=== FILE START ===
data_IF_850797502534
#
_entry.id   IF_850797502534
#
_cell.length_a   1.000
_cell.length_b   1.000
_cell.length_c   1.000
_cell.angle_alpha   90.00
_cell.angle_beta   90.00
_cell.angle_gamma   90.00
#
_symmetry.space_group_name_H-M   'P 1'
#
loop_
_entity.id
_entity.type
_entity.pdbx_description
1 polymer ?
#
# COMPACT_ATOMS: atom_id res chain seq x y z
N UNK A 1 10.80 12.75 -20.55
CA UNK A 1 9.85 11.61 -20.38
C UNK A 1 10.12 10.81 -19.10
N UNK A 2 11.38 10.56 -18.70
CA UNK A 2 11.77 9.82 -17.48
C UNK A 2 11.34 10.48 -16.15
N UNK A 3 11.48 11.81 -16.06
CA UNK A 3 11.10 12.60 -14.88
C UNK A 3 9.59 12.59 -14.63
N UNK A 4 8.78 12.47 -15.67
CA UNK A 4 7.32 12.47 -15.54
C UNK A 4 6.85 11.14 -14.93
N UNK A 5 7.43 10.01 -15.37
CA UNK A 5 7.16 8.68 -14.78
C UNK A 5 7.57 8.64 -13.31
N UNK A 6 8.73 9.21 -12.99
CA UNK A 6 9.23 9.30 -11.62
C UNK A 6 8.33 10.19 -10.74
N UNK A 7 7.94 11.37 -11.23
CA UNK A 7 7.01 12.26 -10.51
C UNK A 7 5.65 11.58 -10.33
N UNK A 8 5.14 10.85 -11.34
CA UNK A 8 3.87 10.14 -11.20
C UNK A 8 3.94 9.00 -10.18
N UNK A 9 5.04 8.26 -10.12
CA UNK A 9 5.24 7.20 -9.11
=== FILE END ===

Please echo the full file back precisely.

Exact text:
data_IF_850797502534
#
_entry.id   IF_850797502534
#
_cell.length_a   1.000
_cell.length_b   1.000
_cell.length_c   1.000
_cell.angle_alpha   90.00
_cell.angle_beta   90.00
_cell.angle_gamma   90.00
#
_symmetry.space_group_name_H-M   'P 1'
#
loop_
_entity.id
_entity.type
_entity.pdbx_description
1 polymer ?
#
# COMPACT_ATOMS: atom_id res chain seq x y z
N UNK A 1 10.80 12.75 -20.55
CA UNK A 1 9.85 11.61 -20.38
C UNK A 1 10.12 10.81 -19.10
N UNK A 2 11.38 10.56 -18.70
CA UNK A 2 11.77 9.82 -17.48
C UNK A 2 11.34 10.48 -16.15
N UNK A 3 11.48 11.81 -16.06
CA UNK A 3 11.10 12.60 -14.88
C UNK A 3 9.59 12.59 -14.63
N UNK A 4 8.78 12.47 -15.67
CA UNK A 4 7.32 12.47 -15.54
C UNK A 4 6.85 11.14 -14.93
N UNK A 5 7.43 10.01 -15.37
CA UNK A 5 7.16 8.68 -14.78
C UNK A 5 7.57 8.64 -13.31
N UNK A 6 8.73 9.21 -12.99
CA UNK A 6 9.23 9.30 -11.62
C UNK A 6 8.33 10.19 -10.74
N UNK A 7 7.94 11.37 -11.23
CA UNK A 7 7.01 12.26 -10.51
C UNK A 7 5.65 11.58 -10.33
N UNK A 8 5.14 10.85 -11.34
CA UNK A 8 3.87 10.14 -11.20
C UNK A 8 3.94 9.00 -10.18
N UNK A 9 5.04 8.26 -10.12
CA UNK A 9 5.24 7.20 -9.11